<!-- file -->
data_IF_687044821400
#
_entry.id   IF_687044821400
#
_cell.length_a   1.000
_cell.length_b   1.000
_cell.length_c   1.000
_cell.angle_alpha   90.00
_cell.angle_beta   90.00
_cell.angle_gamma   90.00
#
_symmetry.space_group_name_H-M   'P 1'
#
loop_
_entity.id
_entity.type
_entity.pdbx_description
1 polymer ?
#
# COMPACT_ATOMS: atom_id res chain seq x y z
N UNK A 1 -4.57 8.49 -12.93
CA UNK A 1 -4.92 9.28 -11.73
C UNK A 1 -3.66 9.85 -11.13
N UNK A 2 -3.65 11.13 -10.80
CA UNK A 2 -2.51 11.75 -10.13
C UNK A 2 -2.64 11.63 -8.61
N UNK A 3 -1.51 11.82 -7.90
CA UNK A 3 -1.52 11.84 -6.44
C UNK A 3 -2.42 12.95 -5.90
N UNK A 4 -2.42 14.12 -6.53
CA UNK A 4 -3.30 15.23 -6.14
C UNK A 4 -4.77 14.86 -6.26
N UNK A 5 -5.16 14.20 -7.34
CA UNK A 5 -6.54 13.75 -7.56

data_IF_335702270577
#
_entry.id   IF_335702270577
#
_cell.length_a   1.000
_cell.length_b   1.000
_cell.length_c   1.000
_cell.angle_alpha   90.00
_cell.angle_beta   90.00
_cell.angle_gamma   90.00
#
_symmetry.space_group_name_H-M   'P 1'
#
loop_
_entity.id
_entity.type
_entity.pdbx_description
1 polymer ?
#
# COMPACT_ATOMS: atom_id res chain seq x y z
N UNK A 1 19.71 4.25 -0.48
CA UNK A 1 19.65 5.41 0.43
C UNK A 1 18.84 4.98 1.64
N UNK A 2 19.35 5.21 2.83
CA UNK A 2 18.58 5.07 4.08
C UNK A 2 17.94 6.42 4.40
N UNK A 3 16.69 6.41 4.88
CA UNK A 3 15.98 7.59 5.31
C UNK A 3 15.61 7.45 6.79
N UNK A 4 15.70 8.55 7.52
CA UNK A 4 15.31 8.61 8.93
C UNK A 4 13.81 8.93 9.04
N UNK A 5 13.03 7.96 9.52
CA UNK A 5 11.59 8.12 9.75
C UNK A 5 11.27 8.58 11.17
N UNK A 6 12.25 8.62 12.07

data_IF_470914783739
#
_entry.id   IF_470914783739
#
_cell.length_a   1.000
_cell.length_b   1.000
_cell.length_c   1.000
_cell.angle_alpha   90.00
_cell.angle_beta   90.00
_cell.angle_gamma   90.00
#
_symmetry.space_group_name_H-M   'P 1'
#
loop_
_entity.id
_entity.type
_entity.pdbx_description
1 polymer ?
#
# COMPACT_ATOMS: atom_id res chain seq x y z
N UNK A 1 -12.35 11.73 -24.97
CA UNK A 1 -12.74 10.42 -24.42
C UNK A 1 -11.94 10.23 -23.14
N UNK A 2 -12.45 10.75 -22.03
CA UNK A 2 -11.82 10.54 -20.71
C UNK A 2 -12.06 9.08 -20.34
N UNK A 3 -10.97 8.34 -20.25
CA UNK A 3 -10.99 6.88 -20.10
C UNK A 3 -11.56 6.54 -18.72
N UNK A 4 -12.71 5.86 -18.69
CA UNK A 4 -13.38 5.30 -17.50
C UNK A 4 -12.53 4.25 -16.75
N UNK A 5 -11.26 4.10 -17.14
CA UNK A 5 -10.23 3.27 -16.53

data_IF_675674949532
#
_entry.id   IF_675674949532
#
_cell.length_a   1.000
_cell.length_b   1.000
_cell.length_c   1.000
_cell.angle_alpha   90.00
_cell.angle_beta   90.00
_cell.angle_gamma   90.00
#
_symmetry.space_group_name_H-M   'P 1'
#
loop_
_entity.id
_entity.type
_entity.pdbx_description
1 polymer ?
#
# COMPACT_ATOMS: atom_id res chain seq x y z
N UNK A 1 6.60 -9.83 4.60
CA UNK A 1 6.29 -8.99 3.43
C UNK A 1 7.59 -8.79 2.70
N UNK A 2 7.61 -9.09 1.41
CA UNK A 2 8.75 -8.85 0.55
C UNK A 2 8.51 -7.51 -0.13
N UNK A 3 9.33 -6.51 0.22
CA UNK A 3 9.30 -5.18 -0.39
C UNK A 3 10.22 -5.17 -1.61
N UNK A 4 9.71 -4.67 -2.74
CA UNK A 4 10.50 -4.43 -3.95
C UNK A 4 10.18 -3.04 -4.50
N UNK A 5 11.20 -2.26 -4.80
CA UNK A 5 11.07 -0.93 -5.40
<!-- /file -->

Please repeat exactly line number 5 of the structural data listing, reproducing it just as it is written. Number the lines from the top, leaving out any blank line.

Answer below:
_cell.length_a   1.000